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Self-Management and the Crisis of Socialism The Rose in the Fist of the Present
978-0-8476-8904-0 • Hardback
January 2000 • $100.00 • (£59.95)
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978-0-8476-8905-7 • Paperback
January 2000 • $30.95 • (£18.95)
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Pages: 304
Size: 6 1/4 x 9 1/4
By Michael W. Howard
Series: Studies in Social, Political, and Legal Philosophy
 
Philosophy | Political
Rowman & Littlefield Publishers
While some conclude from the revolutions of 1989 that socialism is dead, interest in socialism continues because of persisting problems of contemporary capitalism. In this exciting text, Michael W. Howard offers critiques of liberal, communitarian, postmodern and some Marxist perspectives in order to develop a 'left-liberal' defense of a model of self-managed market socialism that includes a basic income for all. Specific applications of his view include analyses of its implications for the global marketplace, the changing nature of workplaces, and media restructuring and ownership. This work is sure to be of interest to social scientists, public policy makers, and economists as well as to feminists, ecologists, and others concerned with how market socialism is relevant to their social issues.
Michael W. Howard is professor of philosophy at the University of Maine, Orono. He is the author of numerous articles on Marxism and social justice.
Part 1 Acknowledgements
Part 2 Preface
Part 3 Introduction: The Rose in the Fist of the Present
Part 4 1 Principles of Self-Managed Market Socialism
Chapter 5 Introduction to Part 1
Chapter 6 1 Justifying Workplace Democracy
Chapter 7 2 Justifying Basic Income
Chapter 8 3 Liberalism and Group Difference
Chapter 9 4 Marx and the Market
Chapter 10 5 Markets without Alienation and Exploitation
Chapter 11 6 A Critique of Participatory Planning
Part 12 2 Institutions of Self-Managed Market Socialism
Chapter 13 Introduction to Part 2
Chapter 14 7 Worker Ownership: Socialism in Microcosm?
Chapter 15 8 Models of Market Socialism
Chapter 16 9 Basic Income and Economic Democracy
Part 17 3 Socialist Practice in a Changing Capitalist World
Chapter 18 10 Cooperation between Union and Management in the Global Marketplace
Chapter 19 11 Self-Management and the Media
Chapter 20 12 Market Socialism, New Social Movements, and the Socialist Vision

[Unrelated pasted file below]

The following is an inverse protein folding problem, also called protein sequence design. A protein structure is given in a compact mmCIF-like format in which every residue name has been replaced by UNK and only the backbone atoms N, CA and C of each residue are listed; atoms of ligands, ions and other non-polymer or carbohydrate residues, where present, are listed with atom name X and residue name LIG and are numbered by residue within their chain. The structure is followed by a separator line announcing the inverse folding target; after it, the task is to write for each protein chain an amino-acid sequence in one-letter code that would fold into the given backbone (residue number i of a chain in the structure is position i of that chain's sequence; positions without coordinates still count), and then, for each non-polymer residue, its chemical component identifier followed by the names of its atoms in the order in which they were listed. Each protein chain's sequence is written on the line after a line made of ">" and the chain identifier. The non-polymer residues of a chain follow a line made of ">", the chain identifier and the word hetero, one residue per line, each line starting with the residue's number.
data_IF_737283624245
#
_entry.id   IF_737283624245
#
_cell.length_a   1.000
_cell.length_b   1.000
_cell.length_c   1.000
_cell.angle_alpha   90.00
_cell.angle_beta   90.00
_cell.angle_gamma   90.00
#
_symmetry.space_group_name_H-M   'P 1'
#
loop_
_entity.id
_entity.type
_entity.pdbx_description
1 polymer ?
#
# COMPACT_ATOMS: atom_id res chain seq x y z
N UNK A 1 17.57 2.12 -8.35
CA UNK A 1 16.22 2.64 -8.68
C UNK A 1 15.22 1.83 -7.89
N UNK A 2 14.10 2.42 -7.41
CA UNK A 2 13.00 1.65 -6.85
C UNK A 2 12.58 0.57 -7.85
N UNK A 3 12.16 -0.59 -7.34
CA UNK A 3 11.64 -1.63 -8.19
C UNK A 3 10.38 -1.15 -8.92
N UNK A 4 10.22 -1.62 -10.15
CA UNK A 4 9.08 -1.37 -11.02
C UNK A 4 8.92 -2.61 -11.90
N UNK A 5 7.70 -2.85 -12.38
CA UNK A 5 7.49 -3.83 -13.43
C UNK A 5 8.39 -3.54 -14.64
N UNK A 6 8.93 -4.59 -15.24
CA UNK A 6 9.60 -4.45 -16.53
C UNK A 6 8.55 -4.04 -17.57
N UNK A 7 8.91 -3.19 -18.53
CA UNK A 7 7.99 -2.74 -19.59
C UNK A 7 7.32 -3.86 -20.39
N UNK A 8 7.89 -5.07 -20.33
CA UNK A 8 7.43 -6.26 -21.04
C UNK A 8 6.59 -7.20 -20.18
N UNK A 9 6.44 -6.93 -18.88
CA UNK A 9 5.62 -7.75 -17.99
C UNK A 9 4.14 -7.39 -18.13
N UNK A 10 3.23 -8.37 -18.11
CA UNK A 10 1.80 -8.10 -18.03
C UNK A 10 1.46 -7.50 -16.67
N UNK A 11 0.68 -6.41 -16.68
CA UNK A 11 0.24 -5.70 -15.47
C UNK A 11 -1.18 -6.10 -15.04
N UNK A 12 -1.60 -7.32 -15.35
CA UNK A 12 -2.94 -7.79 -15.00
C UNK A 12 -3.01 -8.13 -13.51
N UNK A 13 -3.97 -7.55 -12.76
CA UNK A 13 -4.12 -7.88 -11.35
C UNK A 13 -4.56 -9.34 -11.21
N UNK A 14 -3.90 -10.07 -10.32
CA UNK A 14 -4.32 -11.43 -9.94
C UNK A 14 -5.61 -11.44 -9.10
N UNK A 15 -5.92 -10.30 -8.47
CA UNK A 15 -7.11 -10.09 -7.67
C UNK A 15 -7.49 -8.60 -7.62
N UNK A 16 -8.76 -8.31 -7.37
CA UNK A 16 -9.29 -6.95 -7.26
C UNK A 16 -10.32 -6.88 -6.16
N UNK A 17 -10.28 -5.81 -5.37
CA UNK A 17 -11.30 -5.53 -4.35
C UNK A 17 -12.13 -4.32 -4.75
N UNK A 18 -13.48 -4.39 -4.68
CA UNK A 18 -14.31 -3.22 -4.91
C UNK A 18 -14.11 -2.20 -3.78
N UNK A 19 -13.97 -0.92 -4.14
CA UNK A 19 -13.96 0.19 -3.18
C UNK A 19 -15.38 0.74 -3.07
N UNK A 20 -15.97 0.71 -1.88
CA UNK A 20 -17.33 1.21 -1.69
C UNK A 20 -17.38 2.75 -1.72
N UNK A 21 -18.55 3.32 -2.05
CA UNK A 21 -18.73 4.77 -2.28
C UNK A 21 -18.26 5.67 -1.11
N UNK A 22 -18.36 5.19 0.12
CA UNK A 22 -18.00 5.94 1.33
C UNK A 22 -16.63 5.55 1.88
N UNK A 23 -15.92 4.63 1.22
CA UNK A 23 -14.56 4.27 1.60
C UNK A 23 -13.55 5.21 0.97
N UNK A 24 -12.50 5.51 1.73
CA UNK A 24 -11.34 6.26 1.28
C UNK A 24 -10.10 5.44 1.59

Part 21 Conclusion
Part 22 Bibliography
Part 23 Author Index
Part 24 Subject Index
Part 25 About the Author
Howard’s vision comes with no guarantees. It is precisely because it is grounded in real world examples that it rises above idealistic solutions and false hopes. If we make the road by walking, then this book is a good companion for the trip.
Grassroots Economic Organizing


If you do not think [the new millennium] is yours, but belongs to transnational corporations, Michael Howard offers fresh hope and a grounded vision to reclaim what is rightfully ours. If you feel like the fist of the present is tightening and your breath is getting shorter, read this challenging book to rekindle your utopian visions and to sharpen your thinking about what is possible. Though Howard’s vision comes with no guarantees, it is precisely because it is grounded in real world examples that is rises above idealistic solutions and false hopes. . . . Howard’s proposal is just far enough outside the range of current possibilities to be visionary, but not so far removed from current experience as to be utopian. It is compelling to me when anyone dares to reach for this type of middle ground.
Ken Estey, Union Theological Seminary in New York


Howard carefully reviews the now rich literature in philosophy, politics, and economics about the vast array of ideals and programs for socialism, equality, and freedom for all. The discussion of background philosophical literature will engage the interests of most philosophers, and the discussion of feasibility will engage most social scientists. His work is open enough to raise questions, flexible enough to propose experiments, and concrete enough to promote struggles. In other words, it is practical as well as philosophical.
Canadian Philosophical Association Journal


Howard . . . offers a comprehensive discussion of the vast literature concerning worker self-management, drawing on a wide range of disciplines including philosophy and economics. . . . His book represents a valuable excursion into an important subject.
CHOICE


 
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